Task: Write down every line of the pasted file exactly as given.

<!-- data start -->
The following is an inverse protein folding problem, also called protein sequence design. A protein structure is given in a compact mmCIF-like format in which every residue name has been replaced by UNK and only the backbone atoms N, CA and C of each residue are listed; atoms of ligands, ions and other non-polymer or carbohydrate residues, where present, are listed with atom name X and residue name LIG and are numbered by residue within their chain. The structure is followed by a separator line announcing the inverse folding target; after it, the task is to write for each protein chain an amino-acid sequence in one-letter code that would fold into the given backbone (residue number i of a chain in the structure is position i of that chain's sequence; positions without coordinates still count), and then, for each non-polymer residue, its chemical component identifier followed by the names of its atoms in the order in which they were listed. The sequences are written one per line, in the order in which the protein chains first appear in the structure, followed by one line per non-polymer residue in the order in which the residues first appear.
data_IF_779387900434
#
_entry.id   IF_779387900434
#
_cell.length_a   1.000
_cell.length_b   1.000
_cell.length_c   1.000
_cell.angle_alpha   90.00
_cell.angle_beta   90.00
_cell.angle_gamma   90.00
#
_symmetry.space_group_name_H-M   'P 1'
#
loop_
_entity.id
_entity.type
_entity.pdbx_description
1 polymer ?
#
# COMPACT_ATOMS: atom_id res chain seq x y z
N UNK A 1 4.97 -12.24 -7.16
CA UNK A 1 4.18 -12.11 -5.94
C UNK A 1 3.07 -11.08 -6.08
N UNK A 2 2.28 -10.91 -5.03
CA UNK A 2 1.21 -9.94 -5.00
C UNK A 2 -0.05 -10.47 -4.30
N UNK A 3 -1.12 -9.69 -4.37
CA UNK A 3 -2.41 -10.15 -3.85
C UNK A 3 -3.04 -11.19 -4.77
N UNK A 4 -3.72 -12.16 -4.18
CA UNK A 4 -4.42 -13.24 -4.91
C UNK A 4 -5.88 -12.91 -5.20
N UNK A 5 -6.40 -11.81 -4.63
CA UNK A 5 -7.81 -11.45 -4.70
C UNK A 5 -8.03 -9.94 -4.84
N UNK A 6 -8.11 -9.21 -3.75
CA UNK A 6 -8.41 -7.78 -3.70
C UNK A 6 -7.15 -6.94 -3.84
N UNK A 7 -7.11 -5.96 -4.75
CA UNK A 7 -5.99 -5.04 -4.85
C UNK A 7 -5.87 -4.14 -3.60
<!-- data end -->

The following is an inverse protein folding problem, also called protein sequence design. A protein structure is given in a compact mmCIF-like format in which every residue name has been replaced by UNK and only the backbone atoms N, CA and C of each residue are listed; atoms of ligands, ions and other non-polymer or carbohydrate residues, where present, are listed with atom name X and residue name LIG and are numbered by residue within their chain. The structure is followed by a separator line announcing the inverse folding target; after it, the task is to write for each protein chain an amino-acid sequence in one-letter code that would fold into the given backbone (residue number i of a chain in the structure is position i of that chain's sequence; positions without coordinates still count), and then, for each non-polymer residue, its chemical component identifier followed by the names of its atoms in the order in which they were listed. The sequences are written one per line, in the order in which the protein chains first appear in the structure, followed by one line per non-polymer residue in the order in which the residues first appear.
data_IF_779387900434
#
_entry.id   IF_779387900434
#
_cell.length_a   1.000
_cell.length_b   1.000
_cell.length_c   1.000
_cell.angle_alpha   90.00
_cell.angle_beta   90.00
_cell.angle_gamma   90.00
#
_symmetry.space_group_name_H-M   'P 1'
#
loop_
_entity.id
_entity.type
_entity.pdbx_description
1 polymer ?
#
# COMPACT_ATOMS: atom_id res chain seq x y z
N UNK A 1 4.97 -12.24 -7.16
CA UNK A 1 4.18 -12.11 -5.94
C UNK A 1 3.07 -11.08 -6.08
N UNK A 2 2.28 -10.91 -5.03
CA UNK A 2 1.21 -9.94 -5.00
C UNK A 2 -0.05 -10.47 -4.30
N UNK A 3 -1.12 -9.69 -4.37
CA UNK A 3 -2.41 -10.15 -3.85
C UNK A 3 -3.04 -11.19 -4.77
N UNK A 4 -3.72 -12.16 -4.18
CA UNK A 4 -4.42 -13.24 -4.91
C UNK A 4 -5.88 -12.91 -5.20
N UNK A 5 -6.40 -11.81 -4.63
CA UNK A 5 -7.81 -11.45 -4.70
C UNK A 5 -8.03 -9.94 -4.84
N UNK A 6 -8.11 -9.21 -3.75
CA UNK A 6 -8.41 -7.78 -3.70
C UNK A 6 -7.15 -6.94 -3.84
N UNK A 7 -7.11 -5.96 -4.75
CA UNK A 7 -5.99 -5.04 -4.85
C UNK A 7 -5.87 -4.14 -3.60